This issue is almost entirely dedicated to models and modeling, a set of topics marked by dramatic change in the last couple of decades. There was a time in the history of oceanography when modelers were considered something of a caste unto themselves, comprised of the cyber-centrics with a propensity for seasickness. Back in the 1970s and early 1980s oceanographic models were viewed as a quirky means of extrapolating sparse data into meaningful hypotheses. Most models were cranked out on paper-tape-consuming prehistoric machines like the old PDP-11s. The output—usually an array of digits and number patterns requiring secondary and tertiary interpretations before their significance could be gleaned—although archaic, showed signs of the potential for modeling in terms of planning experiments, or assessing coarse oceanographic features (e.g. basin-scale gyres, and interannual trends). By the late 1980s a transformation began occurring. Model output was enhanced by more sophisticated graphical user interfaces, making the forecasting and nowcasting effectiveness of models even more evident. New applications of non-linear dynamics added levels of sophistication to the models, so that they were applicable to a much broader (and higher resolution) set of scales in space and time. And computational power meant that machines could handle parallel processing at rates of trillions or even quadrillions of operations per second. This meant that those historically ‘intractable’ oceanographic problems (e.g. airsea coupling, turbulence, climate scale phenomena) might be addressable with the next generation of models. Within the last decade we’ve started down some new paths. Model output is referred to as ‘data’, inseparable from, integrated with, and assimilated into those parameters that are sensed and observed. More significant, perhaps, is the fact that models are now a tool of choice in a range of operational applications. Most First World navies use ocean models to support safe transits of their fleets. The reinsurance industry relies heavily on deterministic models to minimize the risk of their geographically distributed investments. And now we are seeing a growing number of resource managers who are integrating modeling efforts with their traditional monitoring programs, to ensure sustainability of a wide array of living and non-living marine resources.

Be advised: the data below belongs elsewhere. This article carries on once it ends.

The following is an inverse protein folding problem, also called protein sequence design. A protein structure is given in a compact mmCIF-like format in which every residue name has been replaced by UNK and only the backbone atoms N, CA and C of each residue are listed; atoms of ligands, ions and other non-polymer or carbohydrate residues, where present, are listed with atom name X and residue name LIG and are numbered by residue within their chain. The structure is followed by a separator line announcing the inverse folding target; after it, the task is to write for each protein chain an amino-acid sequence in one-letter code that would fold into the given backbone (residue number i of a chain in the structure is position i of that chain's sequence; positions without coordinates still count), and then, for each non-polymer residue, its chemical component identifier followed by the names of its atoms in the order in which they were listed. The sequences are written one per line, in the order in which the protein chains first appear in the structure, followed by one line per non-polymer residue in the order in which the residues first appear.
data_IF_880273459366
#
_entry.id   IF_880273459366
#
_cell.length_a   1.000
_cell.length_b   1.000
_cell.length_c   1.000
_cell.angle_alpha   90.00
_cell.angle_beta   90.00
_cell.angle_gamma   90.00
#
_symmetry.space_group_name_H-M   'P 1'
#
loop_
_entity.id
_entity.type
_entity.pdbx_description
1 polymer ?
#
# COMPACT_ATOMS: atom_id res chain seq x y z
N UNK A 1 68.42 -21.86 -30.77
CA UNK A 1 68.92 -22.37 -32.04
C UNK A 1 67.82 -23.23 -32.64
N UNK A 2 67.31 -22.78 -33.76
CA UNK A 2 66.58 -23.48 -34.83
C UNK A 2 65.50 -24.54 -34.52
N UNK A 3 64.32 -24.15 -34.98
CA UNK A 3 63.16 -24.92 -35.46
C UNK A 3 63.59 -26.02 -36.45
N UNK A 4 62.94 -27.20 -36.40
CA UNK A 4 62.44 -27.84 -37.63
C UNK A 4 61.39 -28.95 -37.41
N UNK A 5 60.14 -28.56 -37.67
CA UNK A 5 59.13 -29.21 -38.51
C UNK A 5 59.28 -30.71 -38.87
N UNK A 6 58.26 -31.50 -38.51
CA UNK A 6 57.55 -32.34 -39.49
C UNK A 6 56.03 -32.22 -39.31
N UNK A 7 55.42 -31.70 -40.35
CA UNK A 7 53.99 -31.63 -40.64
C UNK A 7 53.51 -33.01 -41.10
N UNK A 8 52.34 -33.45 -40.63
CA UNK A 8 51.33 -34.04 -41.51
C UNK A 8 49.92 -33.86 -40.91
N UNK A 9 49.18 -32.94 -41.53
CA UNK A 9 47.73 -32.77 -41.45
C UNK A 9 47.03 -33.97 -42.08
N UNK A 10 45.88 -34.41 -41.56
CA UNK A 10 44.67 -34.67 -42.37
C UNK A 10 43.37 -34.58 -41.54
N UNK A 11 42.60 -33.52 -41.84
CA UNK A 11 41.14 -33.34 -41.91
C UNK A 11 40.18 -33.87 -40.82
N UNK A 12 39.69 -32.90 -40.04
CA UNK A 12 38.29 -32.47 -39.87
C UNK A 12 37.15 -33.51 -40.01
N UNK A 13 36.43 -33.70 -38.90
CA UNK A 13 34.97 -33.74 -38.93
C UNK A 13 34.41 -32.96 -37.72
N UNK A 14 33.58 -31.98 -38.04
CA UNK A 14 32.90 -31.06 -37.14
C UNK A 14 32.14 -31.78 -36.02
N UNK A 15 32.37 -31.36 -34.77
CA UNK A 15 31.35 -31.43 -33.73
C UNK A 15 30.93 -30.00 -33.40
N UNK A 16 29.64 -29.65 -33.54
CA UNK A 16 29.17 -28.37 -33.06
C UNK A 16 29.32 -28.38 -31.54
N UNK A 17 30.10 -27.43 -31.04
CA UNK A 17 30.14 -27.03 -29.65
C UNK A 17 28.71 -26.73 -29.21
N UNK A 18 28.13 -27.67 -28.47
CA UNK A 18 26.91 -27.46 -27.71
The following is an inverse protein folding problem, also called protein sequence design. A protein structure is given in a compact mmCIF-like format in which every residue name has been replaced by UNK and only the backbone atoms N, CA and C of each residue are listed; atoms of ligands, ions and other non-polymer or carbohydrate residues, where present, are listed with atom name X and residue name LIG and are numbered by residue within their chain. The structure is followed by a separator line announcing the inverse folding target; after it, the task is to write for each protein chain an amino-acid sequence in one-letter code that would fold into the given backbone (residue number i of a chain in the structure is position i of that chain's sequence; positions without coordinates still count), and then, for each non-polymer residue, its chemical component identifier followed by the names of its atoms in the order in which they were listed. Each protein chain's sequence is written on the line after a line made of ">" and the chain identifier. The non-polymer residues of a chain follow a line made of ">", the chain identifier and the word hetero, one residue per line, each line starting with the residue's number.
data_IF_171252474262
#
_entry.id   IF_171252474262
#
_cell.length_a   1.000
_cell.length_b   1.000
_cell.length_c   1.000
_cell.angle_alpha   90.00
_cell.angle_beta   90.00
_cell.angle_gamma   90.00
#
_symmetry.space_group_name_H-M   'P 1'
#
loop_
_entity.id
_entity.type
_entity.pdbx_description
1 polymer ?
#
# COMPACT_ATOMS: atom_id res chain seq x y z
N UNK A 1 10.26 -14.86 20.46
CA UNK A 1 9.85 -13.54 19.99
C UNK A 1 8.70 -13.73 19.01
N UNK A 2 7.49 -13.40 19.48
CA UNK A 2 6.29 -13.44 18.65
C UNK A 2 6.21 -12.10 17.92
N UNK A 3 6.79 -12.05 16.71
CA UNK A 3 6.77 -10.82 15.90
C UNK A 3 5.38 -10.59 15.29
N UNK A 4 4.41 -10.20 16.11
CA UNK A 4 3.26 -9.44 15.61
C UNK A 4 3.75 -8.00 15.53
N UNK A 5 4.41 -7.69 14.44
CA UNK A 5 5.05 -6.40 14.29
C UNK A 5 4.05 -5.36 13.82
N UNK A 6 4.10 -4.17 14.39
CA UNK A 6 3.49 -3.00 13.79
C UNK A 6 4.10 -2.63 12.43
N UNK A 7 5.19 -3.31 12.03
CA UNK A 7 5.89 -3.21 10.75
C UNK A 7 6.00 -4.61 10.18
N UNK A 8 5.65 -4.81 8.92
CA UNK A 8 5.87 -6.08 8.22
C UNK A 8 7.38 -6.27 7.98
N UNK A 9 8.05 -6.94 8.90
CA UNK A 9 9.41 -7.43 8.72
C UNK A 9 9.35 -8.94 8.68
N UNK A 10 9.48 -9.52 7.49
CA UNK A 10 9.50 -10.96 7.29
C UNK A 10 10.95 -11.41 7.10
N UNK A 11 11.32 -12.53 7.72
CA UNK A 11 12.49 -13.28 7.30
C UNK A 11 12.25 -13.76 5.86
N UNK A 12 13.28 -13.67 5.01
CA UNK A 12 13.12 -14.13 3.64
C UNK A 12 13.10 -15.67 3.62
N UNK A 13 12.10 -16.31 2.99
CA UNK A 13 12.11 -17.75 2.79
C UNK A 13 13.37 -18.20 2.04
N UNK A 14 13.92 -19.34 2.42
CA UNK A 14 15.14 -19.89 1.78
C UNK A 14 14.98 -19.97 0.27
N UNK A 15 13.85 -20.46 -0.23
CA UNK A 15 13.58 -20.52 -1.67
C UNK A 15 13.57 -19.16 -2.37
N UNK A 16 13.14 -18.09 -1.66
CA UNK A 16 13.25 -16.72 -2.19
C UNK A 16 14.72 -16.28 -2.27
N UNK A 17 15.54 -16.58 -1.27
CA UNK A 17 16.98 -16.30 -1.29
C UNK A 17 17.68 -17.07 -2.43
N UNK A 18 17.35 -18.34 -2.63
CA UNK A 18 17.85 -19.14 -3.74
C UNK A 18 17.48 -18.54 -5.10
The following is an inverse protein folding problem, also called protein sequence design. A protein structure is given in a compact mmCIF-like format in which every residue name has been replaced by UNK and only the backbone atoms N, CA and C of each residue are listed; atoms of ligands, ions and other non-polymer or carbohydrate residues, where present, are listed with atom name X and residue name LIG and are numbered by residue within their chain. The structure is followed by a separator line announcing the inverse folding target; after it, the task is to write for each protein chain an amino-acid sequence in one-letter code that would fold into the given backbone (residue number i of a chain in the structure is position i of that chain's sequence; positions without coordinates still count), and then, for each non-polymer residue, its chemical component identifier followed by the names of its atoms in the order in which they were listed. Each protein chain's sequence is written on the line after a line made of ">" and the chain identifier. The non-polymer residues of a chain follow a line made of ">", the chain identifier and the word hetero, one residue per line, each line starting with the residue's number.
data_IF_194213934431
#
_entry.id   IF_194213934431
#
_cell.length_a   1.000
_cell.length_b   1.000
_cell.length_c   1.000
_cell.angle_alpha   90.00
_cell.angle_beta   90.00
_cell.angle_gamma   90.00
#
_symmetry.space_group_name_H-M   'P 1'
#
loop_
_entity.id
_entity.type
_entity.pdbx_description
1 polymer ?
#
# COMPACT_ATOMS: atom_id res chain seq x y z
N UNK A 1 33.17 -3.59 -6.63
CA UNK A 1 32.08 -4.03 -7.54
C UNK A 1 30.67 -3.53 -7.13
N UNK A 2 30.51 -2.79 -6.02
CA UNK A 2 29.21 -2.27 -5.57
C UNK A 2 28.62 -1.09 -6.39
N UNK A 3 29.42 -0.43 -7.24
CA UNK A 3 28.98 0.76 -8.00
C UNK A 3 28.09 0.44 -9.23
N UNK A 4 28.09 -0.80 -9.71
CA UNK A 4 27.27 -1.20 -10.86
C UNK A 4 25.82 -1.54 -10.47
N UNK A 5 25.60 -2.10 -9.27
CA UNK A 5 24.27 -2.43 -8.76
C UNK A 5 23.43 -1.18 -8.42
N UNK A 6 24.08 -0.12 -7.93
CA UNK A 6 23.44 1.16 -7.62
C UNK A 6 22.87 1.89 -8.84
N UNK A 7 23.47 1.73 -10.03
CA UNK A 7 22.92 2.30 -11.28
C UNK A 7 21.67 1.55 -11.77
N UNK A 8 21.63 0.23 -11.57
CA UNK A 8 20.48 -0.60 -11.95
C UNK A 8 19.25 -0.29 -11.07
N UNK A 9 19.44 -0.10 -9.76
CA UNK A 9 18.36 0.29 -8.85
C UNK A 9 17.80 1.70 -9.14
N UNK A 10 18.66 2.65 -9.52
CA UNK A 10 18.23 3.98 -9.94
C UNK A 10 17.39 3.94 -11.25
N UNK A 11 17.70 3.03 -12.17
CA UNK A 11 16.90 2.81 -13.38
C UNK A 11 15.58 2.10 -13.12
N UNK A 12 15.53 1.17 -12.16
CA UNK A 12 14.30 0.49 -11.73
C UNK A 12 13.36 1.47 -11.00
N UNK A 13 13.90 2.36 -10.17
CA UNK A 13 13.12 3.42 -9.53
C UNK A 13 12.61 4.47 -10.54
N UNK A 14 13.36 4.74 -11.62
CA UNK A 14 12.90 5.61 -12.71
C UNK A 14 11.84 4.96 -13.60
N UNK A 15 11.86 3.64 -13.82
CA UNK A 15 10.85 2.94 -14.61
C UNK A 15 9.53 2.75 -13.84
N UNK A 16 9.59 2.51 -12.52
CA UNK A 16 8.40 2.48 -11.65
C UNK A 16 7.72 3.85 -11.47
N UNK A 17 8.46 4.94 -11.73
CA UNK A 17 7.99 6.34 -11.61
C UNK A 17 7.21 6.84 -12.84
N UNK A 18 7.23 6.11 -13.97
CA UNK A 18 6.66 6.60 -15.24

As you read the articles in this issue keep thinking about where these capabilities are going, and where we will be in ten years. What will be the role of the seagoing oceanographic community, with respect to models? How will we—in the oceanographic community—take best advantage of the continued rapid growth in the information technology? What new theoretical concepts will we be best able to exploit with our models? In the meantime, you can probably throw away those old rolls of paper tape!
– Richard W. Spinrad, Editor